Sunday, September 26, 2010

October 16 program: 'Vertical Gardening'

Elizabeth Zander, program chair of the Berkshire Chapter of NARGs, will speak on 'Vertical Gardening at our October 16 meeting.

“Most alpines in nature grow wherever the wind takes the seed,” she observes. “Many times this can be in a vertical crevice or a slope with loose scree. In these places there is less competition and great drainage.” Zander will explore how this translates to crevices and screes in the garden. She will also share construction techniques of her Goshen, Conn., garden – including the raised saxifraga bed built by Zdenek Zvolanek.

Zander directed the NARGS Seed Exchange from 1994-96, edited the Berkshire Chapter NARGS Newsletter for many years and served as president of the chapter.

We'll meet in 404 Plant Science Building (Whetzel Room) on the Cornell University campus. Brown bag lunch at noon. Program begins at 1:00 p.m.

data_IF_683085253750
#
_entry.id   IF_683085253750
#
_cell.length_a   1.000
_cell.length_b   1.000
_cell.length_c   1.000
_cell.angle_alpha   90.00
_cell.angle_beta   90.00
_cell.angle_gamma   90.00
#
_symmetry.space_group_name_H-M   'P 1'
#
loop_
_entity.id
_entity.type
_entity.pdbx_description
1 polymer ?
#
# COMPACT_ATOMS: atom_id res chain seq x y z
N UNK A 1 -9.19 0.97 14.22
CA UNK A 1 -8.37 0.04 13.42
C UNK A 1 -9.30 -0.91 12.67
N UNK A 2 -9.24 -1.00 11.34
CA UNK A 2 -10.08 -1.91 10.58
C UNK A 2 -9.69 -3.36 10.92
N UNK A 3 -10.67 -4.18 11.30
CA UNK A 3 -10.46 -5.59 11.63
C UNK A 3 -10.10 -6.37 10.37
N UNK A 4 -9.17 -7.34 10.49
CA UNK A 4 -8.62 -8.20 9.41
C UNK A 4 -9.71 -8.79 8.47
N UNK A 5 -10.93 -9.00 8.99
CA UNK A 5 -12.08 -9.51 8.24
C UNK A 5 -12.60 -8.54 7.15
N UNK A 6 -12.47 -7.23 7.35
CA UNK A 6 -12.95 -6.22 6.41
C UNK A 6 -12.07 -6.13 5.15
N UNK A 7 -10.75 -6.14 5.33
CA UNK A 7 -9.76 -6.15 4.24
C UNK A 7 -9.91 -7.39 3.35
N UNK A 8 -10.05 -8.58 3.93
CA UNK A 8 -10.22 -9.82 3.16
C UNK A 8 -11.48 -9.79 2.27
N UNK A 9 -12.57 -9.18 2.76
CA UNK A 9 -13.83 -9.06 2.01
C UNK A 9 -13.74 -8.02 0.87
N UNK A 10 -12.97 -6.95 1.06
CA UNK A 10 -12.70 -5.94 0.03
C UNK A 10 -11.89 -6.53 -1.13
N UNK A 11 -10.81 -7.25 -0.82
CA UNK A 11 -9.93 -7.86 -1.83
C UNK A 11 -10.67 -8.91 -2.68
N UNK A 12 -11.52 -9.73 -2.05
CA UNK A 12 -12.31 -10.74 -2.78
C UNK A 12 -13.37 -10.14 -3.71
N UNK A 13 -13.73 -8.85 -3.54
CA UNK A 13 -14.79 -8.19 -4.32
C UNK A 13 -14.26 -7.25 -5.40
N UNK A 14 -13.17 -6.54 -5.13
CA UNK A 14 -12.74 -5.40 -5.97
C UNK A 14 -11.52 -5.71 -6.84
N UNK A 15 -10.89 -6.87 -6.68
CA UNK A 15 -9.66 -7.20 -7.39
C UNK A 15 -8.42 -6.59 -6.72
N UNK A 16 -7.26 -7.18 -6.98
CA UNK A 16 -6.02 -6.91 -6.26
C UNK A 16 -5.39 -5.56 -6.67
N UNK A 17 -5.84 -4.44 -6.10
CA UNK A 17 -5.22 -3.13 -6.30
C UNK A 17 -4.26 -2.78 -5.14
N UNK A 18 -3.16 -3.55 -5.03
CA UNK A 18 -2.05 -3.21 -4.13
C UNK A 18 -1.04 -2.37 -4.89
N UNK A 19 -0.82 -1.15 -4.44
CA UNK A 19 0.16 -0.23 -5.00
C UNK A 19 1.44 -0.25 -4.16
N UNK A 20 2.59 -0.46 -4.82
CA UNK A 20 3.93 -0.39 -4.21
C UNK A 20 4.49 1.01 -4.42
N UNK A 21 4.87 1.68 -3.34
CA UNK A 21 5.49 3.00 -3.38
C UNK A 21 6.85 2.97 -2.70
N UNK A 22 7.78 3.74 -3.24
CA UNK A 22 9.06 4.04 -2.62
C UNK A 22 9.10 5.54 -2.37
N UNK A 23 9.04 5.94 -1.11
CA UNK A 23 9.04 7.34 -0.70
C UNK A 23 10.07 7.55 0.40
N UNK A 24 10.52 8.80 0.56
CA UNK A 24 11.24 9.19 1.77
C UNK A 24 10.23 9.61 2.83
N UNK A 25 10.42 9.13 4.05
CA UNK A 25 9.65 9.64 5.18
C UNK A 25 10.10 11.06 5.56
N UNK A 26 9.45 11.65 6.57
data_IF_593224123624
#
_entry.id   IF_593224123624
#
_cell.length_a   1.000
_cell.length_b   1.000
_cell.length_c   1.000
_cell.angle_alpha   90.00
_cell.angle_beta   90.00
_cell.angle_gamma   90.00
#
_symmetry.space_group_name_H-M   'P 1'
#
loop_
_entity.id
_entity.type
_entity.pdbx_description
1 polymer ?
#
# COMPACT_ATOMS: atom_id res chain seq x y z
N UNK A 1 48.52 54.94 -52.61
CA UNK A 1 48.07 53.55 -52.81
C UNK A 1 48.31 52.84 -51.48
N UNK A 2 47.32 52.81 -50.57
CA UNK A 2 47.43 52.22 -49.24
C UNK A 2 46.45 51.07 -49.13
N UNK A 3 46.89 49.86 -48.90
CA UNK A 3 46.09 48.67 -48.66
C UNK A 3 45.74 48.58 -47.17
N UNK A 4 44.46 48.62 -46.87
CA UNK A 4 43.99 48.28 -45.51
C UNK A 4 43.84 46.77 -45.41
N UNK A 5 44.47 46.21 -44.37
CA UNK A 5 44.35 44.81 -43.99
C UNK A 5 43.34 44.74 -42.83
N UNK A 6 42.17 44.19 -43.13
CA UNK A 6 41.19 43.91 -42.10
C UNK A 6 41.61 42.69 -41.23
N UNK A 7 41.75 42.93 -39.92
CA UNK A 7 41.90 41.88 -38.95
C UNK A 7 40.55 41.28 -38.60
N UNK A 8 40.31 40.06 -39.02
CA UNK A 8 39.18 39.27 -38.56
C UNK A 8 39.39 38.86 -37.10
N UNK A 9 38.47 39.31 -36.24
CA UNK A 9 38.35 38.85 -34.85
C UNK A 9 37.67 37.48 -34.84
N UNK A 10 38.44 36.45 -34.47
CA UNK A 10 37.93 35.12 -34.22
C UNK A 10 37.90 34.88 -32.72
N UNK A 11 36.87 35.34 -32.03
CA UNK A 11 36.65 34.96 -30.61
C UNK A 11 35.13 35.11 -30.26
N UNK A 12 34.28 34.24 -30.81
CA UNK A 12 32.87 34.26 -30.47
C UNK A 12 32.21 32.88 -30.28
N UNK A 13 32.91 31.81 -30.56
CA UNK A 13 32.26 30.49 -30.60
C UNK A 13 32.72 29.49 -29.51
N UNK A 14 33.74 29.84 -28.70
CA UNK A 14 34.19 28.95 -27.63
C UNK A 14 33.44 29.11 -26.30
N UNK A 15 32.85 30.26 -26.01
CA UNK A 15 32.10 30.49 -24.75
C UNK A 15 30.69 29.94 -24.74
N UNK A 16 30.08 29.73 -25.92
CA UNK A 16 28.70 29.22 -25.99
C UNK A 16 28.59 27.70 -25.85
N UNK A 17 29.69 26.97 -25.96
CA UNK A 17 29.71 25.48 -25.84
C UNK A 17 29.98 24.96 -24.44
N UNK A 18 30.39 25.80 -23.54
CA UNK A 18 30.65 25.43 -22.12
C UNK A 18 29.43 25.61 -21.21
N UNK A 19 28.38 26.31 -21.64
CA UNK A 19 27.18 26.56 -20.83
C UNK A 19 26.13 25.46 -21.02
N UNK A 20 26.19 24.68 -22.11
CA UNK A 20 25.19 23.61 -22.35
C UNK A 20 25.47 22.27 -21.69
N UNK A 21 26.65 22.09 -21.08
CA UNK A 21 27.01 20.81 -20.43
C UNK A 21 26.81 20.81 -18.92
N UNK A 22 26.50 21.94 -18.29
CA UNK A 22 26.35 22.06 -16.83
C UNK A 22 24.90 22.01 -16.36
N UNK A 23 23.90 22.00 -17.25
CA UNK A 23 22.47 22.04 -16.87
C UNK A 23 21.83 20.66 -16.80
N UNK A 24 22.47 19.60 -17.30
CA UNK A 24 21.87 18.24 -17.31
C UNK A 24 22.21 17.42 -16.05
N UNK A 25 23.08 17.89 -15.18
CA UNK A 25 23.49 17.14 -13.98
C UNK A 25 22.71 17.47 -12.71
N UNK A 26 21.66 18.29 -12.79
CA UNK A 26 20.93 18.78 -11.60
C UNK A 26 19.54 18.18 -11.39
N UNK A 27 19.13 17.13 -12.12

Sunday, September 5, 2010

Plant of the Month

From John Gilrein, Plant of the Month coordinator

Since our September speaker will be talking about rocks, rather than plants, our September Plant of the Month wasn’t dictated by the topic. One of our members, Harold Peachey, grows a lot of plants from seed, and I was able to obtain a nice, diverse assortment of plants. There may be a few surprise additions, but the current mix includes:
  • Gentiana depressa (1),6-10”x18-24”, nice green mound after blooming, purple flowers, good looking foliage.
  • Primula japonica (2), flowers in various pink shades, red, or white.
  • Aquilegia, early blue (3), low growing, blue flowers.
  • Aquilegia frangrans (3), the only fragrant columbine, purple to light yellow flowers.
  • Allium x 'Mt. Everest' ,18”, late blooming (now) white flowers (3)
  • Veronica alpina (3), mat forming, blue flowers.
  • Ruellia ciliata f. depressa (3), very small plant with purple leaves with white flowers.
  • Cheilanthes lanosa (3) (hairy lip fern, these are still small), lip fern is a versatile fern for sunny areas or woodland edge-even a cave man could grow it!
Key to cultural recommendations (numbers after plant names above):

1 – Sun to part shade, good well-drained soil.
2 – Part shade to sun, damp to moist soil.
3 – Sun to part shade, well-drained to very-well-drained soil.

As usual, the plants will be a good deal for our members. Thanks Harold for the interesting selection from your private nursery!

September newsletter

The September newsletter is online at